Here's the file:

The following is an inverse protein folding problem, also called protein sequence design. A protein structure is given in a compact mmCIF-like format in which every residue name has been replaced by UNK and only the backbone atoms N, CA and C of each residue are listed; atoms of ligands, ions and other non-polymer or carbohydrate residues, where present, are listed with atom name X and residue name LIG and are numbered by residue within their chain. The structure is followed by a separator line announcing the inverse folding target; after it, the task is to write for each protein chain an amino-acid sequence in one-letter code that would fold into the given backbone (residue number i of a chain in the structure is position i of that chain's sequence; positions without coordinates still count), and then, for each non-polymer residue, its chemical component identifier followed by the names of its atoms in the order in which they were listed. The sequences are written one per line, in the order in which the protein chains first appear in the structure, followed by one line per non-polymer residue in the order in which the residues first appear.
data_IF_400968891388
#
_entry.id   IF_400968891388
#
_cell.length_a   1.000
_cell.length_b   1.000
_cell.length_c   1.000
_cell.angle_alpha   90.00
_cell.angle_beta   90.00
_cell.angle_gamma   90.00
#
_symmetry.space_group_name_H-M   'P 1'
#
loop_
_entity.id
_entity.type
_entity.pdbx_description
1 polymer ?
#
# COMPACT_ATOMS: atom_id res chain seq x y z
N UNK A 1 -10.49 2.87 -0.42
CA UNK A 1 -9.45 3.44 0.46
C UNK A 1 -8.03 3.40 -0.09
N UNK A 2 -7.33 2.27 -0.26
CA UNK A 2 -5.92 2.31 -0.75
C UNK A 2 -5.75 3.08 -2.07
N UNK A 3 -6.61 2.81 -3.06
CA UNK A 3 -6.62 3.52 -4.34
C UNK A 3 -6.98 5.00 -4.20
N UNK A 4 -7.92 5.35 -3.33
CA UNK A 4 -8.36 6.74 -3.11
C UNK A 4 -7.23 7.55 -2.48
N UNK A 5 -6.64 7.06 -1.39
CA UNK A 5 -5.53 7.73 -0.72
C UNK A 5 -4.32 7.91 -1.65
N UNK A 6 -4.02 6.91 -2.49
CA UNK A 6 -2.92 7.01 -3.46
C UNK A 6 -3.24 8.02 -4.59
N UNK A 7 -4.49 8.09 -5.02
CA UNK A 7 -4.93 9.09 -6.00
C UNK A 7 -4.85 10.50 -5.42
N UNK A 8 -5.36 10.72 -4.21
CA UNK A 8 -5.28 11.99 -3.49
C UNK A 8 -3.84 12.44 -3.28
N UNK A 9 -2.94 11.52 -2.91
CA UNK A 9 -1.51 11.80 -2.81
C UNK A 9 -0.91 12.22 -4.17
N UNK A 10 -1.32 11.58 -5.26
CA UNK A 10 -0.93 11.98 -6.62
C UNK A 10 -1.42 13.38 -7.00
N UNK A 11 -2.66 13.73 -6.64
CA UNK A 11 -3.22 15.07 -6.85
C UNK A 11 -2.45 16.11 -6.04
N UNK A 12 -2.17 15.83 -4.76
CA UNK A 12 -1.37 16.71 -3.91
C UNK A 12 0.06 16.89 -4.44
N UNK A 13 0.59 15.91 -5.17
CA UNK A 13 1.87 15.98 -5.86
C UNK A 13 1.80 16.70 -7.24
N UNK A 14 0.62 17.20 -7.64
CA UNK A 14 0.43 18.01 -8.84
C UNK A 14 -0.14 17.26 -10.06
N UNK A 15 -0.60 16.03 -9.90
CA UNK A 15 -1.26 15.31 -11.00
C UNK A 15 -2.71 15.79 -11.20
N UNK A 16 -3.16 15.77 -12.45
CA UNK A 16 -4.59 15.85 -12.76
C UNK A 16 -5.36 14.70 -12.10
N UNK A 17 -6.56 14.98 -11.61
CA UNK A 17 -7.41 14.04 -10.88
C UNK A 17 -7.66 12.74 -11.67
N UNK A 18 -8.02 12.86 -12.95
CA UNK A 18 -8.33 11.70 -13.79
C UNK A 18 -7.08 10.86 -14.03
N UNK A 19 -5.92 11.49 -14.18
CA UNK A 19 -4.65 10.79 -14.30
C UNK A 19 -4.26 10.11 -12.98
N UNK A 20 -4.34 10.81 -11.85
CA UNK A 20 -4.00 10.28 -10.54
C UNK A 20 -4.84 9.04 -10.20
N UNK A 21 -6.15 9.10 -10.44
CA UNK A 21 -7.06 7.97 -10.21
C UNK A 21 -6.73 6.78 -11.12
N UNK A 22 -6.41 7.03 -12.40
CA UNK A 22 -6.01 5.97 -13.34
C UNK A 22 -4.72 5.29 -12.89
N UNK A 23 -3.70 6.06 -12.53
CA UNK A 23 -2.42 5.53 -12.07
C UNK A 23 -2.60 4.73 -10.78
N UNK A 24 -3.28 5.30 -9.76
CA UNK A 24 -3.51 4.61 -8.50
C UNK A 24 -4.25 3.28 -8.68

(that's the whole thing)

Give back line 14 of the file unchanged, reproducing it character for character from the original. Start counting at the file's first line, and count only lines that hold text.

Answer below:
#